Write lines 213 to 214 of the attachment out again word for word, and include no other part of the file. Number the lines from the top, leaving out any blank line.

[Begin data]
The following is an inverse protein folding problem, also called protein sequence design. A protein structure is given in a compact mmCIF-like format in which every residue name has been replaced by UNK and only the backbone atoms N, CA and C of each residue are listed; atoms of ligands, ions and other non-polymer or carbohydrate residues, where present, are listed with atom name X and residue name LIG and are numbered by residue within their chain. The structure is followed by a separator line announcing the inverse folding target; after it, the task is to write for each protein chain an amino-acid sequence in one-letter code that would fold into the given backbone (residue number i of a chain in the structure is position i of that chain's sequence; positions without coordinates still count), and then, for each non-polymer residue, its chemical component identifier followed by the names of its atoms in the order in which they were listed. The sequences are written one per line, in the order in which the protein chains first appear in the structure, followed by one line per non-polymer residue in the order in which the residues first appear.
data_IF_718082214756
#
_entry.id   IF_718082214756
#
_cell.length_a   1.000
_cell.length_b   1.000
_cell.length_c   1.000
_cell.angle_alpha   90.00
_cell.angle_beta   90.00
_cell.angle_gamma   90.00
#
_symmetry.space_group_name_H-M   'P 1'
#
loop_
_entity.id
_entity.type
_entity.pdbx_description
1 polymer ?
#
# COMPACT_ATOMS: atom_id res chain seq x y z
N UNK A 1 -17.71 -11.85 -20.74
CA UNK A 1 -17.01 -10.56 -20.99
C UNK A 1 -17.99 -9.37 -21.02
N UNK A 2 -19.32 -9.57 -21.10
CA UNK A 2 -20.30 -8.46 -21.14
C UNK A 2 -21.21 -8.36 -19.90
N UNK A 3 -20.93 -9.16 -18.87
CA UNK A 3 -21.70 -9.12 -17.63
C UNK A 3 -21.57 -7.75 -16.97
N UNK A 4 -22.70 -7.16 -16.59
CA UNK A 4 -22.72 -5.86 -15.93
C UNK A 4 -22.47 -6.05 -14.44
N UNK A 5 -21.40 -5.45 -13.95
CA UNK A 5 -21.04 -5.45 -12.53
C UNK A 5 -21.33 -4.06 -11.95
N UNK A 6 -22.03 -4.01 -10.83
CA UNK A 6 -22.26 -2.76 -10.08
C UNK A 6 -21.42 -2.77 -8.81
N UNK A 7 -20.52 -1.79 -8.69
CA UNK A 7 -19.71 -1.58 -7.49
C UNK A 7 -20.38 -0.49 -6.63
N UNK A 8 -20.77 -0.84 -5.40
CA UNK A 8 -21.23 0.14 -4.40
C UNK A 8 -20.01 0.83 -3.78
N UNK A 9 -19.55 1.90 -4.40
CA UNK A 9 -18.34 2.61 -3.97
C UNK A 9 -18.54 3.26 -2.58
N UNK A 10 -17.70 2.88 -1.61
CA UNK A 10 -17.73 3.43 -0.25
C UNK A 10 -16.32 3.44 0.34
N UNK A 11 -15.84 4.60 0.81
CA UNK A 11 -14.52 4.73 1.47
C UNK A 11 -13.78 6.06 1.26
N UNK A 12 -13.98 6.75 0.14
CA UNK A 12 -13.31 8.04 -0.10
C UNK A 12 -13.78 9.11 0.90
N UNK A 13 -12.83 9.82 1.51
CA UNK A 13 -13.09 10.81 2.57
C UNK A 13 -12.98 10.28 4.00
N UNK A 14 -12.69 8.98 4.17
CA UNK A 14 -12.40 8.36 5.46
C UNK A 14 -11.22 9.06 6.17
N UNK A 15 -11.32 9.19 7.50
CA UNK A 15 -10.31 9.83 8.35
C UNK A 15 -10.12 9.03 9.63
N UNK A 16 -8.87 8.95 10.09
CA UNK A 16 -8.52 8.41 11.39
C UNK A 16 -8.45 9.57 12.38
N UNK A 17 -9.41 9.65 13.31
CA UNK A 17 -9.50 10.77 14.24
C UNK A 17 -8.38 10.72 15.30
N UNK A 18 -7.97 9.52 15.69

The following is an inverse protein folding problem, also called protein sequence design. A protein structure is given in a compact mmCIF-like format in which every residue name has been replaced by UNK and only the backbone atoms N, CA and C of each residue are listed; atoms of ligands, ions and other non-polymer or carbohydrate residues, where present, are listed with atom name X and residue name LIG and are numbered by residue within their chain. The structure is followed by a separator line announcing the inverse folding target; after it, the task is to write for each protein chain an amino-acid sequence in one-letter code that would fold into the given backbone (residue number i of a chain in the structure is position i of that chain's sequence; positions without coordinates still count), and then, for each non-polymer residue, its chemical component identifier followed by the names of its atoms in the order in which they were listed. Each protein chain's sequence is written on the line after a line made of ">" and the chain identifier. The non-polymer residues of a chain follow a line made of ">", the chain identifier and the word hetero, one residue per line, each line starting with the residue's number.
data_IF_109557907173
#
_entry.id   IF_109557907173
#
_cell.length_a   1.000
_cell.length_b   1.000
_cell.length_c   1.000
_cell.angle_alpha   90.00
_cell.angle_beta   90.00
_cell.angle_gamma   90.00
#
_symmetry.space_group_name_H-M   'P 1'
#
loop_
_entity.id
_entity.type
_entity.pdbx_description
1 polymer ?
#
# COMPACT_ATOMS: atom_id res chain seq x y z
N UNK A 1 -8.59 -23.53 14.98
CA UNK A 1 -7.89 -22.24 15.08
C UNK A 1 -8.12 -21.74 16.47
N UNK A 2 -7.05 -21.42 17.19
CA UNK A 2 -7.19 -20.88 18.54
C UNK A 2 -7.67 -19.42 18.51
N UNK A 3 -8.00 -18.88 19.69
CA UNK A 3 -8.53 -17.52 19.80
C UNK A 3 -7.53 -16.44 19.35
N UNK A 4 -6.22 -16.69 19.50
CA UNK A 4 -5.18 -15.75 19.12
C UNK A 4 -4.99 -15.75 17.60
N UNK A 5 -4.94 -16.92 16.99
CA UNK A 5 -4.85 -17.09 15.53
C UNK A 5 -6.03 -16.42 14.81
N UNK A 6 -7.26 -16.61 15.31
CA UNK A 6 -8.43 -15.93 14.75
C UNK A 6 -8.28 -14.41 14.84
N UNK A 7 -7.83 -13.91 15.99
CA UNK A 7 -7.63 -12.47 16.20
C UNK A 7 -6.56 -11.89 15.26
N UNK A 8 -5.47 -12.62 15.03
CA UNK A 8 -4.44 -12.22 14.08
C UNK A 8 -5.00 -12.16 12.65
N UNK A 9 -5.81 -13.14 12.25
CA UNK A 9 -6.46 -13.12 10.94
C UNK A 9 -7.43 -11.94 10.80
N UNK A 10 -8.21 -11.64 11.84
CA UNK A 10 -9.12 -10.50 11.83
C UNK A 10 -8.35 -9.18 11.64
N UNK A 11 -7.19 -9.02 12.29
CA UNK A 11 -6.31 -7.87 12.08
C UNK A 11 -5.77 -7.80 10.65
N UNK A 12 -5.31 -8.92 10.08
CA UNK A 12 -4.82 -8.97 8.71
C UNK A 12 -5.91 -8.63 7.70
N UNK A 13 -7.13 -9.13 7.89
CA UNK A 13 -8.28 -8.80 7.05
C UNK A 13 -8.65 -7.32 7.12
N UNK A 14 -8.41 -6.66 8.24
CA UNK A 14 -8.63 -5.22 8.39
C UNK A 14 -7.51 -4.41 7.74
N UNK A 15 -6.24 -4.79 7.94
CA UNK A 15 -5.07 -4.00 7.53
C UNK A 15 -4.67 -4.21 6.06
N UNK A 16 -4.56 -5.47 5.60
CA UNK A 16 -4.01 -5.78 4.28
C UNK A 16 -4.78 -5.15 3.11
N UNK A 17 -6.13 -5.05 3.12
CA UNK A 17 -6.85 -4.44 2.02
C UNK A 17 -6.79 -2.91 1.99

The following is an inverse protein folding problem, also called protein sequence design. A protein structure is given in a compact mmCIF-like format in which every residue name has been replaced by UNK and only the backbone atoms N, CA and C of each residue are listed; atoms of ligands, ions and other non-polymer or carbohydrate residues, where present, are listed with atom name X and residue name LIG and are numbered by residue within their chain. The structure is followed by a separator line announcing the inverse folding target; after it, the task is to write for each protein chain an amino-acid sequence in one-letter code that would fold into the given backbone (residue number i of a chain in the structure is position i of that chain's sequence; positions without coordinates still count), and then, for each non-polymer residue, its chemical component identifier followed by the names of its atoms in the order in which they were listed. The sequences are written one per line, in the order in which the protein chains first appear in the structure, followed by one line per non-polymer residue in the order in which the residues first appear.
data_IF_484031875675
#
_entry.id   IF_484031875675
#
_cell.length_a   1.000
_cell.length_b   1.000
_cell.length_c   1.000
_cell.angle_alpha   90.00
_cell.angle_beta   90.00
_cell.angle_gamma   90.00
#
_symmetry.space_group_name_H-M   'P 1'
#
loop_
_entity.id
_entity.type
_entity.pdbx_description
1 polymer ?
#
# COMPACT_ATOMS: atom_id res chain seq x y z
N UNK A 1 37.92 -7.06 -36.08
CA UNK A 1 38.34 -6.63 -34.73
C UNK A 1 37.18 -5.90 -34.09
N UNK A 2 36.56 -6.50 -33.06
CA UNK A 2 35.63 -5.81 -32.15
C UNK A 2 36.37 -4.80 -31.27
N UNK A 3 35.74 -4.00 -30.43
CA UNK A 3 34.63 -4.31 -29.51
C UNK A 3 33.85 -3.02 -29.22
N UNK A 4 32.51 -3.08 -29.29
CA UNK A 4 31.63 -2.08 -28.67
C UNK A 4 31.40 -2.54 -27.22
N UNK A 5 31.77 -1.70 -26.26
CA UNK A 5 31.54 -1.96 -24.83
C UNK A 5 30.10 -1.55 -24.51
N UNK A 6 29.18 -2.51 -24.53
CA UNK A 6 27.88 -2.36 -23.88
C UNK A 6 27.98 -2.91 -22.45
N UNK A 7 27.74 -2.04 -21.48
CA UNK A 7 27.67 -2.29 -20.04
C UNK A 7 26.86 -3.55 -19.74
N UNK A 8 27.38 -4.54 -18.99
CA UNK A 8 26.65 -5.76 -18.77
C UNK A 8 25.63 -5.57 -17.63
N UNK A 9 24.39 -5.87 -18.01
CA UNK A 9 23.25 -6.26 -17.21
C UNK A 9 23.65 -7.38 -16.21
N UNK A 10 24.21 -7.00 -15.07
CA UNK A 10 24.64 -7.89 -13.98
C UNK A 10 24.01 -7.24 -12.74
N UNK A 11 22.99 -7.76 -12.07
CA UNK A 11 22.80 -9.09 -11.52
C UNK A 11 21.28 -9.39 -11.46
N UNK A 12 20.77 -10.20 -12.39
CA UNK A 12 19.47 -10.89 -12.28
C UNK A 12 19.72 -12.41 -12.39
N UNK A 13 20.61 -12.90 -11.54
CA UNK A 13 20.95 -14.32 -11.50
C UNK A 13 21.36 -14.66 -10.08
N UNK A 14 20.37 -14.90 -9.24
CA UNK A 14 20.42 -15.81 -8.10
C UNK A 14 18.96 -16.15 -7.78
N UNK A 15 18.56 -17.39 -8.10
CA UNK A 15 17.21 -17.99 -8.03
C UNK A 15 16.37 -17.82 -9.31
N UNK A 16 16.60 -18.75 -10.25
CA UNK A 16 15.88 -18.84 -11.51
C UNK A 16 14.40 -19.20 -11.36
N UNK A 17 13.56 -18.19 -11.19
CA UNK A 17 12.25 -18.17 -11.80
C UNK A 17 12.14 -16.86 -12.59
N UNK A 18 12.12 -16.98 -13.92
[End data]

CA UNK A 16 15.88 -18.84 -11.51
C UNK A 16 14.40 -19.20 -11.36